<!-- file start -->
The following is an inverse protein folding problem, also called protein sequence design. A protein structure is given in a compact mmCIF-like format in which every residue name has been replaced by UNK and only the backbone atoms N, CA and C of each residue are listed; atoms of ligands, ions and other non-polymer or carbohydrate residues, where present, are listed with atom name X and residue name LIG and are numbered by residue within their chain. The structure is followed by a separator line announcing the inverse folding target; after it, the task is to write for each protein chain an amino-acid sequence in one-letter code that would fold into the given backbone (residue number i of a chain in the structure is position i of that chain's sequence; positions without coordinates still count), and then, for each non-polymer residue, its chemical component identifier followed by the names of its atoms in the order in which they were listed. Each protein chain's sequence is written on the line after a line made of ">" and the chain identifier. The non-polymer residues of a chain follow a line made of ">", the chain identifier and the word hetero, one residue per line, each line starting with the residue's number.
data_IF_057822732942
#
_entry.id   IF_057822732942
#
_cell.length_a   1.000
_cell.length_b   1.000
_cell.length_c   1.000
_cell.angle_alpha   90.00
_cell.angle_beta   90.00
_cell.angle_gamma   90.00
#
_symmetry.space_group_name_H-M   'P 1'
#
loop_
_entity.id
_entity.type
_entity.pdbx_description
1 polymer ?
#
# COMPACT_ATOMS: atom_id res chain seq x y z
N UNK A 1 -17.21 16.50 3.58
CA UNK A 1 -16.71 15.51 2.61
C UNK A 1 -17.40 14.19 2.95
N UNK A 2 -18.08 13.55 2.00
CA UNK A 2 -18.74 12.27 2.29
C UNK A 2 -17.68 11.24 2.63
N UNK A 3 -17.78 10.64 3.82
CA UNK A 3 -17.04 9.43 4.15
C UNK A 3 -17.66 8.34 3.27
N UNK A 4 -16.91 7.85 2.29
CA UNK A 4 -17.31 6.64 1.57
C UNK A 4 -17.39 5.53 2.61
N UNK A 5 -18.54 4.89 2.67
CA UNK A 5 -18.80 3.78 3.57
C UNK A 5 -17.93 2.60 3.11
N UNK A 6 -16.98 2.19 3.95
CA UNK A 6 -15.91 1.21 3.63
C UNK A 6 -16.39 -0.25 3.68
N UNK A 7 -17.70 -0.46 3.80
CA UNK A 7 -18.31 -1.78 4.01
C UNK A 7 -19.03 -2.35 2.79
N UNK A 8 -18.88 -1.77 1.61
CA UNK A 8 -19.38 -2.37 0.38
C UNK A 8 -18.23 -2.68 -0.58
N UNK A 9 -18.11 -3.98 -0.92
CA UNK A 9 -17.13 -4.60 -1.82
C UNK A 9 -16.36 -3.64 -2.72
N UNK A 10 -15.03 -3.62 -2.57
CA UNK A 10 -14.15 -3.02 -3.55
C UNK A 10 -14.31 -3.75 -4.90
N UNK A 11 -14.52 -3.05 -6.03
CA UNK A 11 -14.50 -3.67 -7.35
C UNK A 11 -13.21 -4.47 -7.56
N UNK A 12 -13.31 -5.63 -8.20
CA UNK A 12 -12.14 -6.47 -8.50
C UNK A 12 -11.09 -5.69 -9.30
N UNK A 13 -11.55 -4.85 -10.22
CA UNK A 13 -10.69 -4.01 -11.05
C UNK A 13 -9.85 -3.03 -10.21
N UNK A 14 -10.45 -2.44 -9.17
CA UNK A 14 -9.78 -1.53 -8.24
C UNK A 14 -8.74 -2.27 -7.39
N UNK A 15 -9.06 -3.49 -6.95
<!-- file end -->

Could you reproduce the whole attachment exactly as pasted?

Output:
The following is an inverse protein folding problem, also called protein sequence design. A protein structure is given in a compact mmCIF-like format in which every residue name has been replaced by UNK and only the backbone atoms N, CA and C of each residue are listed; atoms of ligands, ions and other non-polymer or carbohydrate residues, where present, are listed with atom name X and residue name LIG and are numbered by residue within their chain. The structure is followed by a separator line announcing the inverse folding target; after it, the task is to write for each protein chain an amino-acid sequence in one-letter code that would fold into the given backbone (residue number i of a chain in the structure is position i of that chain's sequence; positions without coordinates still count), and then, for each non-polymer residue, its chemical component identifier followed by the names of its atoms in the order in which they were listed. Each protein chain's sequence is written on the line after a line made of ">" and the chain identifier. The non-polymer residues of a chain follow a line made of ">", the chain identifier and the word hetero, one residue per line, each line starting with the residue's number.
data_IF_057822732942
#
_entry.id   IF_057822732942
#
_cell.length_a   1.000
_cell.length_b   1.000
_cell.length_c   1.000
_cell.angle_alpha   90.00
_cell.angle_beta   90.00
_cell.angle_gamma   90.00
#
_symmetry.space_group_name_H-M   'P 1'
#
loop_
_entity.id
_entity.type
_entity.pdbx_description
1 polymer ?
#
# COMPACT_ATOMS: atom_id res chain seq x y z
N UNK A 1 -17.21 16.50 3.58
CA UNK A 1 -16.71 15.51 2.61
C UNK A 1 -17.40 14.19 2.95
N UNK A 2 -18.08 13.55 2.00
CA UNK A 2 -18.74 12.27 2.29
C UNK A 2 -17.68 11.24 2.63
N UNK A 3 -17.78 10.64 3.82
CA UNK A 3 -17.04 9.43 4.15
C UNK A 3 -17.66 8.34 3.27
N UNK A 4 -16.91 7.85 2.29
CA UNK A 4 -17.31 6.64 1.57
C UNK A 4 -17.39 5.53 2.61
N UNK A 5 -18.54 4.89 2.67
CA UNK A 5 -18.80 3.78 3.57
C UNK A 5 -17.93 2.60 3.11
N UNK A 6 -16.98 2.19 3.95
CA UNK A 6 -15.91 1.21 3.63
C UNK A 6 -16.39 -0.25 3.68
N UNK A 7 -17.70 -0.46 3.80
CA UNK A 7 -18.31 -1.78 4.01
C UNK A 7 -19.03 -2.35 2.79
N UNK A 8 -18.88 -1.77 1.61
CA UNK A 8 -19.38 -2.37 0.38
C UNK A 8 -18.23 -2.68 -0.58
N UNK A 9 -18.11 -3.98 -0.92
CA UNK A 9 -17.13 -4.60 -1.82
C UNK A 9 -16.36 -3.64 -2.72
N UNK A 10 -15.03 -3.62 -2.57
CA UNK A 10 -14.15 -3.02 -3.55
C UNK A 10 -14.31 -3.75 -4.90
N UNK A 11 -14.52 -3.05 -6.03
CA UNK A 11 -14.50 -3.67 -7.35
C UNK A 11 -13.21 -4.47 -7.56
N UNK A 12 -13.31 -5.63 -8.20
CA UNK A 12 -12.14 -6.47 -8.50
C UNK A 12 -11.09 -5.69 -9.30
N UNK A 13 -11.55 -4.85 -10.22
CA UNK A 13 -10.69 -4.01 -11.05
C UNK A 13 -9.85 -3.03 -10.21
N UNK A 14 -10.45 -2.44 -9.17
CA UNK A 14 -9.78 -1.53 -8.24
C UNK A 14 -8.74 -2.27 -7.39
N UNK A 15 -9.06 -3.49 -6.95